Serious elation this morning as we headed into the Goodwood Members’ Meeting, first and most intimate of the great Sussex estate’s three big car events this year.
Not only had the organisers lucked into a perfect crisp, sunny day but our transport was remarkable, too: WO Bentley’s personal 1930 Mulliner-bodied 8 Litre ‘company car’. In 10 miles was an experience that said much about the direction of motoring progress.
On one hand, the giant in-line six belched and blew back like a draught horse until warm and you needed a blacksmith’s forearms to turn the steering wheel. It wasn’t possible to effect a smooth gearchange (even if you’re handy with crash gearboxes; I’m not) until the oil was well and truly warm.
On the other hand, the 8 Litre’s level of luxury and style effortlessly equalled that of top cars today, and the visibility was a lot better. Most striking of all was the (warmed) engine’s amazing mechanical refinement and its mighty torque from 1000rpm. In some ways, vintage cars aren’t old at all.
Happy afternoon watching a mixture of practice sessions and racing, especially enjoying the effect this unique circuit’s long, fast corners have on cars – particularly Gerry Marshall Trophy saloons – that by today’s standards have too much weight, high centres of gravity and not enough rubber on the road. From where I was, the lurid slides and generous drift angles looked downright graceful. (I’m sure they felt rather more violent in the cars.)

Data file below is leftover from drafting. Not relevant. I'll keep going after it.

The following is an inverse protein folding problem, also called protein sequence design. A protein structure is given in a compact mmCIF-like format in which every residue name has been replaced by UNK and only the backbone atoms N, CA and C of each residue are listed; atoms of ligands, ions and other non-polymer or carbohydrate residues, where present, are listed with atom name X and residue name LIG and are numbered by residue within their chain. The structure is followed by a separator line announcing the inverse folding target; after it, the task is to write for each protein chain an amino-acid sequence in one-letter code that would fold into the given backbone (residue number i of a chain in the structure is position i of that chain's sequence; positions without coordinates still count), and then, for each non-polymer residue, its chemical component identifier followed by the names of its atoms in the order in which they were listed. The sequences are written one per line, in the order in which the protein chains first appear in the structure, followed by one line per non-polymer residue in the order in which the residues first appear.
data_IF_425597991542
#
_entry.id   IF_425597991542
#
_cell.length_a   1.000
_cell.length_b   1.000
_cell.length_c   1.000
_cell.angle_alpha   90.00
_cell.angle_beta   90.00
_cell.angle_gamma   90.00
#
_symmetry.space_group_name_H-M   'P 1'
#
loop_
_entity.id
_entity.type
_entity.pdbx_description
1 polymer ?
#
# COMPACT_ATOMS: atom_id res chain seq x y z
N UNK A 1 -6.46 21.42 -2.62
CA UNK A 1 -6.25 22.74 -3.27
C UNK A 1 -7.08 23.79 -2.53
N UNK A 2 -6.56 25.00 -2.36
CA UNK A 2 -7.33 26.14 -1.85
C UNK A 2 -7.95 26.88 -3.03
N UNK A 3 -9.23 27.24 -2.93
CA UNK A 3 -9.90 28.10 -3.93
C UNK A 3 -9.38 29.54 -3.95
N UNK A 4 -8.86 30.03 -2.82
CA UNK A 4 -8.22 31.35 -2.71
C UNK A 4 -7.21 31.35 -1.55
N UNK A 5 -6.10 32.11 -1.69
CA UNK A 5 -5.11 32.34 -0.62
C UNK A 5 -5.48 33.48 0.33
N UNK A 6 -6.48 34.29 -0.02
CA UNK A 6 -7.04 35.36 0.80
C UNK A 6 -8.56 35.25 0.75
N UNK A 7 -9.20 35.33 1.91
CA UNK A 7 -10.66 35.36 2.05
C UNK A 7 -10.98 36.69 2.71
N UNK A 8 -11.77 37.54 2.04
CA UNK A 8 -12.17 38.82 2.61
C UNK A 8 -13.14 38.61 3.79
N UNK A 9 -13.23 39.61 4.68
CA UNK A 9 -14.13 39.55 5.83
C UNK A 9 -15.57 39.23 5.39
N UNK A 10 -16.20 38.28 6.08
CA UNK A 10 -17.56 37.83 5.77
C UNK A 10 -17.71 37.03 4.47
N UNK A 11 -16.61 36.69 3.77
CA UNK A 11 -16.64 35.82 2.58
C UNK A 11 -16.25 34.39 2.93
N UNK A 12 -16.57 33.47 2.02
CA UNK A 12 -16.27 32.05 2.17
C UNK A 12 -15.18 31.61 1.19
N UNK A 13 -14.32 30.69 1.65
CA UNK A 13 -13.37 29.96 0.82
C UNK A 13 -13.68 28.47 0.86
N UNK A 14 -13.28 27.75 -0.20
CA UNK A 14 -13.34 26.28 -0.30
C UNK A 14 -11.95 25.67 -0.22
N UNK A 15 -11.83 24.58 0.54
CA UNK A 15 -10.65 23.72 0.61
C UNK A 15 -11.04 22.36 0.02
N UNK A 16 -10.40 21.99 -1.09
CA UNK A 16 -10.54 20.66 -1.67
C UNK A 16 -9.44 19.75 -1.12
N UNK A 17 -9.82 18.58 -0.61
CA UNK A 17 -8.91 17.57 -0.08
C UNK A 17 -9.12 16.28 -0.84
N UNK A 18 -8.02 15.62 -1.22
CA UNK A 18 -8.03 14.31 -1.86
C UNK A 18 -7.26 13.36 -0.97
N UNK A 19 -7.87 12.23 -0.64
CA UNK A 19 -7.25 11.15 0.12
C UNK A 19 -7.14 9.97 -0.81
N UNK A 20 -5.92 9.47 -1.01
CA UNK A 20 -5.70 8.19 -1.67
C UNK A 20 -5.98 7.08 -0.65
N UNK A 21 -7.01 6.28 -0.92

The whole experience always makes you wonder how modern, non-classic, non-vintage racing can ever match this spectacle, where the car-control challenges are almost as clear to a watcher 100 yards away as they are to the driver. If people want Goodwood crowds at modern racetracks, surely that’s an avenue worth exploring…
Half my income seems to go on club magazines, so I’m well used to pitching barely flicked-through club organs into the recycling bin. What a pleasure, therefore, to spend an absorbing half hour with the latest online copy of Motorsport UK’s magazine, Revolution, every one of whose coverlines caught my interest. How to buy a racing car is a perennial story, but you still read it when it’s done well. Which it was. Haven’t done much with my competition licence so far this year, but this definitely boosts my desire to make some plans.